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MCALLEN, RGV – Democrats and Republicans made last minute appeals to voters as the midterm election finally arrived.

In Texas, all eyes are on the U.S. Senate race where incumbent Republican Ted Cruz is trying to hold off a spirited challenge by Democratic U.S. Rep. Beto O’Rourke.

The Cook Political Report moved the Senate race from “Leaning Republican” to “Toss Up.”

The Mexican American Legislative Caucus believes political shenanigans are in play in El Paso, O’Rourke’s hometown.

The group, which represents Hispanics in the Texas Legislature, is requesting that the Trump Administration and the U.S. Customs and Border Protection immediately cancel a planned mobile field force demonstration scheduled for Election Day.

The U.S. Border Patrol announced a scheduled demonstration to take place at 10:00 A.M. (MST) at the Paso Del Norte Port of Entry, blocks away from the Armijo Recreation Center, an election day polling location. 

In a joint statement, Mexican American Legislative Caucus Chairman Rafael Anchía and Vice-Chair Mary Gonzalez said: “This administration continues to use immigration policy for political purposes. The made-for-media ‘crowd control’ drill, conducted on Election Day, is a cynical effort to suppress the Latino vote in a region seeing record turnout. We demand that the administration immediately cancel tomorrow’s drill.”

Democrats are encouraged by huge turnouts in the big Texas cities of Houston, Dallas and Austin, and their suburbs. O’Rourke needs to carry these cities by large margins to offset a Republican stranglehold in much of the rest of Texas, a reliably deep Red state.

O’Rourke also needs a big turnout in South Texas and along the Texas-Mexico border, which is traditionally Democratic. However, according to a Democratic strategist who wished to remain nameless, that is not happening.

“Cameron, Hidalgo, Nieces and Webb counties are underperforming. Webb has a really bad turnout. They are doing better than four years ago, but not compared to other parts of the state,” said the operative.

“Williamson and Montgomery counties are smaller than Hidalgo but actual turnout is higher in those Republican counties. A lot of people in the Valley are patting themselves on the back but the turnout is not there.”

If the increase in turnout is not as high among Hispanics, some national political observers say they know why.

Discussing Hispanic turnout not matching that of other demographic groups, David Wasserman of the Cook Political Report, told MSNBC’s Morning Joe program: “There is some fear in those communities over voting.”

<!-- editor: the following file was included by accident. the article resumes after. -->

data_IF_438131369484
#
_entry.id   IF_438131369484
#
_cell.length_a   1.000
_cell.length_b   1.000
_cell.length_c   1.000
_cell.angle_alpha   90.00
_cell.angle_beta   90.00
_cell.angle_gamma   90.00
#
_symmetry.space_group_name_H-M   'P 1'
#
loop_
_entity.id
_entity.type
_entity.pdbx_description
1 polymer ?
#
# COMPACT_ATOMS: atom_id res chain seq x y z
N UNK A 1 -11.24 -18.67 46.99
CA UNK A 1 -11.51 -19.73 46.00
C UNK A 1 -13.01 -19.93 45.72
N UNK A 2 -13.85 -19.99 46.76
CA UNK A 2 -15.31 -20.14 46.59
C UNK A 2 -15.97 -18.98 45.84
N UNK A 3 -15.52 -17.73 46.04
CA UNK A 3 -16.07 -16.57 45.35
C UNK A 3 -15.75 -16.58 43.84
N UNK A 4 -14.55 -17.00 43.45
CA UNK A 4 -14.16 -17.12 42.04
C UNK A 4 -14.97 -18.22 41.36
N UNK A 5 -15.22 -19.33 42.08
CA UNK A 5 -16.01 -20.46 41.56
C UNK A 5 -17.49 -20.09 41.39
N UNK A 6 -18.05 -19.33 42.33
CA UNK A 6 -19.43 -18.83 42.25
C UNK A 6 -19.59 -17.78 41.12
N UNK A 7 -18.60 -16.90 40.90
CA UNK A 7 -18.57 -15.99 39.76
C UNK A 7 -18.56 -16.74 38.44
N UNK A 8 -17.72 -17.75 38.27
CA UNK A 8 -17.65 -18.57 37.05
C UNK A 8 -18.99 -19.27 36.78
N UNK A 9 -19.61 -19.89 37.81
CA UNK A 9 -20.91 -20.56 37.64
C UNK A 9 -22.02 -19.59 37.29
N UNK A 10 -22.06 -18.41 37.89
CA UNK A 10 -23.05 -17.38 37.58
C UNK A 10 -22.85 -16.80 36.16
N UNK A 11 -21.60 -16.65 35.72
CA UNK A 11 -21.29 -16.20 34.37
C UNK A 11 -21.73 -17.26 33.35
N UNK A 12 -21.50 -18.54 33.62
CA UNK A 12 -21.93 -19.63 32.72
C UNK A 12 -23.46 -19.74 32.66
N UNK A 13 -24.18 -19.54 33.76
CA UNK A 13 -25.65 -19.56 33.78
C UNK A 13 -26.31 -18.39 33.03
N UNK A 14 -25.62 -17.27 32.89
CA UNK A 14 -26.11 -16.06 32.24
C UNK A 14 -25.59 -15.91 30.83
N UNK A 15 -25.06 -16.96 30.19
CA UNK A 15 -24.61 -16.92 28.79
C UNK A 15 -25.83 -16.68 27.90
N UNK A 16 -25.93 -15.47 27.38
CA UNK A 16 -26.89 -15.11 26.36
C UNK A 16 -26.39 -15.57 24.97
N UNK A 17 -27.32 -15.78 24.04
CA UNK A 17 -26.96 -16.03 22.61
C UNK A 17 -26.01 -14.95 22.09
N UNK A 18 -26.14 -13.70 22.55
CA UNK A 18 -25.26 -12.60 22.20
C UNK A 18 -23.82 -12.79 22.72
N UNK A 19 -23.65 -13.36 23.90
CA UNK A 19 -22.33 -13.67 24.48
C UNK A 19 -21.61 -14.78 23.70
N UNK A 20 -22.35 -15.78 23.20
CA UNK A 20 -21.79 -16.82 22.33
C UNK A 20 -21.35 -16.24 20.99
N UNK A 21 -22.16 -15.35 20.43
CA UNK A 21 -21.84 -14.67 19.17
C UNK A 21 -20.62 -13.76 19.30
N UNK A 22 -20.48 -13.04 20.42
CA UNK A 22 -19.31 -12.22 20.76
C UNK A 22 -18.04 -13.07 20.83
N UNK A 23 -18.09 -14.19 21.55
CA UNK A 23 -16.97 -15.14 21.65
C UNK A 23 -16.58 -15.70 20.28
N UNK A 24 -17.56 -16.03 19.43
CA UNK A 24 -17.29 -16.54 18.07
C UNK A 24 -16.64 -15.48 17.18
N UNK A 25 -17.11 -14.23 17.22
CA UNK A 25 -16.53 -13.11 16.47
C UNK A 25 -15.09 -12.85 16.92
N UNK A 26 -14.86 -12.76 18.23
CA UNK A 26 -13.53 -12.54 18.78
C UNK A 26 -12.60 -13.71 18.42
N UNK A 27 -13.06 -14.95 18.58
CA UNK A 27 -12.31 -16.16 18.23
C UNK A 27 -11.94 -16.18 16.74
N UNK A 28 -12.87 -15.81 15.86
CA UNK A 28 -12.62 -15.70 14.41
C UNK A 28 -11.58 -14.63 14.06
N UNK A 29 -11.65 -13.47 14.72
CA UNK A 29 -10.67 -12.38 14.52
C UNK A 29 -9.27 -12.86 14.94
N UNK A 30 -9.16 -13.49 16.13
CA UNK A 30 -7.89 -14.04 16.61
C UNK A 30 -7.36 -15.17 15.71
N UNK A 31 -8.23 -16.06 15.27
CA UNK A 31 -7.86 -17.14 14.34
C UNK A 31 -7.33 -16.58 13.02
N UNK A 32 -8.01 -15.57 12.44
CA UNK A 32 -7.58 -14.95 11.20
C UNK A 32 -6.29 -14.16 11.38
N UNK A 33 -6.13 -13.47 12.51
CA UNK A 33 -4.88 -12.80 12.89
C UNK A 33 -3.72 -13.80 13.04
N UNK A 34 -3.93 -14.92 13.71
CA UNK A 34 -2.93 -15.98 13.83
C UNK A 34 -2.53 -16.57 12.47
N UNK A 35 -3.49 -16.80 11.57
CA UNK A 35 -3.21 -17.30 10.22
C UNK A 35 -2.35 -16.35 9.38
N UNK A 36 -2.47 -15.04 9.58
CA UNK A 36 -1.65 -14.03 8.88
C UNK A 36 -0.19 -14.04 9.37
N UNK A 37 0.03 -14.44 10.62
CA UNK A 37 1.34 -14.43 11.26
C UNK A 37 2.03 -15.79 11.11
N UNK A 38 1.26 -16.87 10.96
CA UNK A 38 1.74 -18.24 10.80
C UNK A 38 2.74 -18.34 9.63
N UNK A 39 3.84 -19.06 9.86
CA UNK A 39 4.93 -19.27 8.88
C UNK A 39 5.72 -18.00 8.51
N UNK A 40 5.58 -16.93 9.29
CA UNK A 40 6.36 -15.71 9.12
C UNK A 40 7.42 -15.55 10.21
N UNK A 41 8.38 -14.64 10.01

Andrea Mitchell of NBC agreed. “There is a fear of having any connection to the government. Whether you are legal or not, you are just afraid of the government right because of all this border stuff.”

Alberto Morales is project coordinator for AACT Now, a non-partisan group set up to encourage heavily Hispanic Rio Grande Valley residents to exercise their constitutional right. He said: “Today, vote to give your family a better quality of life. Don’t let this opportunity pass you by. Go vote and encourage others to vote. Let’s show our great country that South Texas has a Voice a Very Loud Voice.”

Two state senators in Texas made their case for their respective parties.

Bryan Hughes, Republican state senator for Mineola, said:

“Liberal Democrats in Dallas, Austin, and Houston broke turnout records for a mid-term election. Millions of dollars from California and other liberal states have been flooding into Texas to mobilize Democrat voters. They are energized and angry,” Hughes said, in news release issued on the eve of the election.

“We all know what will happen if they have their way, they’ll roll back Voter ID, the Sanctuary Cities Ban, and everything Republicans have achieved to make Texas the number one job-creator in the nation.  Democrats have told us what they want: open borders, higher taxes and more access to abortion. They don’t care about our Second Amendment rights or our Texas values.” 

This is the last major election in Texas where straight ticket voting is allowed. Hughes urged Republicans to take advantage of it.

“It is absolutely critical that we go to the polls and vote straight ticket Republican. Please pass this along to your friends, family and everyone you know and tell them to vote for every Republican up and down the ballot,” Hughes said.

“I wouldn’t be sending you this message if I didn’t believe that your vote is essential.  Even if you’ve already voted, please talk to your family and friends and co-workers and impress on them the urgency of the situation. The future of Texas depends on it.”

For the Democrats, state Sen. José Rodríguez of El Paso, delivered this eve-of-poll message:

“This election is simply too important to sit out. We have a real chance to change course from the negativity of the current administration, which has vilified immigrants, reduced access to affordable health care, and created a climate of division. In Texas, we can bring state government closer to balance, so we can prioritize issues like education and health care, real needs that the Legislature has failed to address. Too much time has been spent trying to give away public school funding to private interests, targeting the LGBTQ community, and harming Texas immigrant families,” Rodríguez said.

“In Texas, and across the country, this is not who the majority of us are – we want government to work on solutions, not be a tool to sharpen divisions among us. Now is the time to show we can be better. I’m confident that, with your help, we will send that resounding message.”

Editor’s Note: The main image accompanying the above story shows U.S. Senate candidates Beto O’Rourke and Ted Cruz.

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